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      Polyploidy can drive rapid adaptation in yeast

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          Abstract

          Polyploidy is observed across the tree of life, yet its influence on evolution remains incompletely understood 14 . Polyploidy, usually whole genome duplication (WGD), is proposed to alter the rate of evolutionary adaptation. This could occur through complex effects on the frequency or fitness of beneficial mutations 2, 57 . For example, in diverse cell types and organisms, immediately after a WGD, newly formed polyploids missegregate chromosomes and undergo genetic instability 813 . The instability following WGDs is thought to provide adaptive mutations in microorganisms 13, 14 and can promote tumorigenesis in mammalian cells 11, 15 . Polyploidy may also affect adaptation independent of beneficial mutations through ploidy-specific changes in cell physiology 16 . Here, we performed in vitro evolution experiments to directly test whether polyploidy can accelerate evolutionary adaptation. Compared to haploids and diploids, tetraploids underwent significantly faster adaptation. Mathematical modeling suggested that rapid adaptation of tetraploids was driven by higher rates of beneficial mutations with stronger fitness effects, which was supported by whole-genome sequencing and phenotypic analyses of evolved clones. Chromosome aneuploidy, concerted chromosome loss, and point mutations all provided large fitness gains. We identified several mutations whose beneficial effects were manifest specifically in the tetraploid strains. Together, these results provide direct quantitative evidence that in some environments polyploidy can accelerate evolutionary adaptation.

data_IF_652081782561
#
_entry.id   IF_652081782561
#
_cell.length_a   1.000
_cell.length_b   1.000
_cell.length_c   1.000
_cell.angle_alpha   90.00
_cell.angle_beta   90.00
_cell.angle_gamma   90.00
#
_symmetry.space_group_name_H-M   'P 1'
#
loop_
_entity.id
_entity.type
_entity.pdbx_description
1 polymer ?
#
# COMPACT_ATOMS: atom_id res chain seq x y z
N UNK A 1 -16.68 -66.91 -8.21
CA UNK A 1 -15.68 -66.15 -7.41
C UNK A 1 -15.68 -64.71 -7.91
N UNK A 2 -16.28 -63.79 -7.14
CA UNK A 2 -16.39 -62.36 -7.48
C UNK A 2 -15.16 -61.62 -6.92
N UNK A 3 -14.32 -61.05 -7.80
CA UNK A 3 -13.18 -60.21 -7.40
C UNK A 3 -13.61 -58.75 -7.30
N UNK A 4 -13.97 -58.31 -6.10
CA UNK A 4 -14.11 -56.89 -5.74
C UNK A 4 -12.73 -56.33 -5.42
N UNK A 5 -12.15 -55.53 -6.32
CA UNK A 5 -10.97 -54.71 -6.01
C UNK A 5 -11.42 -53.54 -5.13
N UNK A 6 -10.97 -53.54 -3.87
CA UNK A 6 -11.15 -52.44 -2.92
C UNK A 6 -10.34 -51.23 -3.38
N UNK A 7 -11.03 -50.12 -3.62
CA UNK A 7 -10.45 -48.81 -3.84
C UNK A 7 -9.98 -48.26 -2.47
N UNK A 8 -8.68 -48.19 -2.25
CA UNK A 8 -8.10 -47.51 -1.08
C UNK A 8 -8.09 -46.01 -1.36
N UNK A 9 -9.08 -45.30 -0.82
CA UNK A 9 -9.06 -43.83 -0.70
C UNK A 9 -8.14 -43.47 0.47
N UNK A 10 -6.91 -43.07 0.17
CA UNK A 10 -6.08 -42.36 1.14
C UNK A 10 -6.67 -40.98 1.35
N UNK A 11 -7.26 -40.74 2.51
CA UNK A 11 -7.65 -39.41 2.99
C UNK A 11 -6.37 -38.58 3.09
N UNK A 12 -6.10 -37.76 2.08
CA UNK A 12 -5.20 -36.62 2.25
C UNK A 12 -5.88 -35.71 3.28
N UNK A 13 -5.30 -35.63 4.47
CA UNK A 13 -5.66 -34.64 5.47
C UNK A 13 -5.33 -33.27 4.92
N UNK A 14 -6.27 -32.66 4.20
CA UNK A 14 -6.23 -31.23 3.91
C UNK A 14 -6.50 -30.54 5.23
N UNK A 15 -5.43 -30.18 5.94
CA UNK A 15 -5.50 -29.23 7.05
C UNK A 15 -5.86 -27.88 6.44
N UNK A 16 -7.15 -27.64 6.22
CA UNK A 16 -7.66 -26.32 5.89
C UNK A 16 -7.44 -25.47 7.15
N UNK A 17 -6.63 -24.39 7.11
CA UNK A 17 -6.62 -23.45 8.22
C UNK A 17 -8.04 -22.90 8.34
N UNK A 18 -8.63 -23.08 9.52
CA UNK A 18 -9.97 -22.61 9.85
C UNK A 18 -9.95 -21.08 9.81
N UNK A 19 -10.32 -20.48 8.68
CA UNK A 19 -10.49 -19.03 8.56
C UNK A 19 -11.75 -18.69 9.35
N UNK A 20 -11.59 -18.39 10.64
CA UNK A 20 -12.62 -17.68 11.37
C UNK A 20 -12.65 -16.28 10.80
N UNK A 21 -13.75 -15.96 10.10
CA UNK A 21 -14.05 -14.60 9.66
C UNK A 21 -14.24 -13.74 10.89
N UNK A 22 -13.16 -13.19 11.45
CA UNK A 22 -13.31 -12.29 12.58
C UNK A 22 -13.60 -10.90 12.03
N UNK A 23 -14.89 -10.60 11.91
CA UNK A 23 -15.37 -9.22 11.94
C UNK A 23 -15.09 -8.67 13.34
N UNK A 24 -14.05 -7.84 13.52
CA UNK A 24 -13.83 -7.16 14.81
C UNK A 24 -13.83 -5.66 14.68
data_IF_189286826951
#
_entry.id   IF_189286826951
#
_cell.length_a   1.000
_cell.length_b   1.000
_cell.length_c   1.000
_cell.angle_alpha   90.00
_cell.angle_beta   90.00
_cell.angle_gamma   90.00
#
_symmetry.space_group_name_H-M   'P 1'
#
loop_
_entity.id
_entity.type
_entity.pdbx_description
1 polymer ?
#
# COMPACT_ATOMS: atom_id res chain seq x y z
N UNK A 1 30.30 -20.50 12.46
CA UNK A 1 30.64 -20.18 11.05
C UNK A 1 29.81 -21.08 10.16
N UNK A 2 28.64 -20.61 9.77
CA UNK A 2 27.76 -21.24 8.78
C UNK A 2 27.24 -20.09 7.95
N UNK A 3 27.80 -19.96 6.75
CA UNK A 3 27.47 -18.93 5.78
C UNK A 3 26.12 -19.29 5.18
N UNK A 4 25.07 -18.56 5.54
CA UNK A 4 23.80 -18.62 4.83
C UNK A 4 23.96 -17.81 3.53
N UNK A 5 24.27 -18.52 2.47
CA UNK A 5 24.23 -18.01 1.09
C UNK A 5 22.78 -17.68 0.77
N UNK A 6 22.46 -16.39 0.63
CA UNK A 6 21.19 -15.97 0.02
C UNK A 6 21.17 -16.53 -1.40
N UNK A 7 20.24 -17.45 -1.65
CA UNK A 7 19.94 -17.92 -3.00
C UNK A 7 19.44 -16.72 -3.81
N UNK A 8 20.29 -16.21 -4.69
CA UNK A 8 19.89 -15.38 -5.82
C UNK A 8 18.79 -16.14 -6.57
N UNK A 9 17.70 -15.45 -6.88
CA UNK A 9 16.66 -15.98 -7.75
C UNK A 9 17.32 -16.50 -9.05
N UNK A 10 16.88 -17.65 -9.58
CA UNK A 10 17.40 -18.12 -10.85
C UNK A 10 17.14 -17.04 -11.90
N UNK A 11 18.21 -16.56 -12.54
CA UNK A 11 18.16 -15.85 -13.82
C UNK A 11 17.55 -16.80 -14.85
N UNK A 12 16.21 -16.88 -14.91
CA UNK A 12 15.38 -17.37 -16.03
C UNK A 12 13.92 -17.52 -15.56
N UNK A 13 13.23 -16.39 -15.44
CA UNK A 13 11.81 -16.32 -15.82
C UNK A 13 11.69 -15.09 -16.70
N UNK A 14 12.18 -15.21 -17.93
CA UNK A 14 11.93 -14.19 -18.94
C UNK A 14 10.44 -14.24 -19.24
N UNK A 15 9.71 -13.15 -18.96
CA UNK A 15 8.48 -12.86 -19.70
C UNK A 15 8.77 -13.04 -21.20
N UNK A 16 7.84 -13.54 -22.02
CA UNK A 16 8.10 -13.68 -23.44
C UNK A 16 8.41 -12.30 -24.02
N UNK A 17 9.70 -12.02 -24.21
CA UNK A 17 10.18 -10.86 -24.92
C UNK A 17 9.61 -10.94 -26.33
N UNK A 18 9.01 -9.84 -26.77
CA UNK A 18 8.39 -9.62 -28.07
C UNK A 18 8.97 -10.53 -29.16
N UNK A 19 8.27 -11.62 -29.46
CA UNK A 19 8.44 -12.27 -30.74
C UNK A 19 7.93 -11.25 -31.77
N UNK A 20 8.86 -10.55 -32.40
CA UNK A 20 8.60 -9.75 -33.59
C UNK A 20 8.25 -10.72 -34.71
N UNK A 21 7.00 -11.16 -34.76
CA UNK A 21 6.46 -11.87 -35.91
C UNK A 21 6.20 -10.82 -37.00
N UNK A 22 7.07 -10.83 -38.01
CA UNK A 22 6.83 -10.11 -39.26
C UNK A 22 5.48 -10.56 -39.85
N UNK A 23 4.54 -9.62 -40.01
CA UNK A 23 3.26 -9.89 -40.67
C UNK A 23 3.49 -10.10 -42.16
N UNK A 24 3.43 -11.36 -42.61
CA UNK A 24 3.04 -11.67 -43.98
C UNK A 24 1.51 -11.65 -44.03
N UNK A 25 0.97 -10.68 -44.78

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          Most cited references76

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          Is Open Access

          The Sequence Alignment/Map format and SAMtools

          Summary: The Sequence Alignment/Map (SAM) format is a generic alignment format for storing read alignments against reference sequences, supporting short and long reads (up to 128 Mbp) produced by different sequencing platforms. It is flexible in style, compact in size, efficient in random access and is the format in which alignments from the 1000 Genomes Project are released. SAMtools implements various utilities for post-processing alignments in the SAM format, such as indexing, variant caller and alignment viewer, and thus provides universal tools for processing read alignments. Availability: http://samtools.sourceforge.net Contact: rd@sanger.ac.uk
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            Fast gapped-read alignment with Bowtie 2.

            As the rate of sequencing increases, greater throughput is demanded from read aligners. The full-text minute index is often used to make alignment very fast and memory-efficient, but the approach is ill-suited to finding longer, gapped alignments. Bowtie 2 combines the strengths of the full-text minute index with the flexibility and speed of hardware-accelerated dynamic programming algorithms to achieve a combination of high speed, sensitivity and accuracy.
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              Is Open Access

              BEDTools: a flexible suite of utilities for comparing genomic features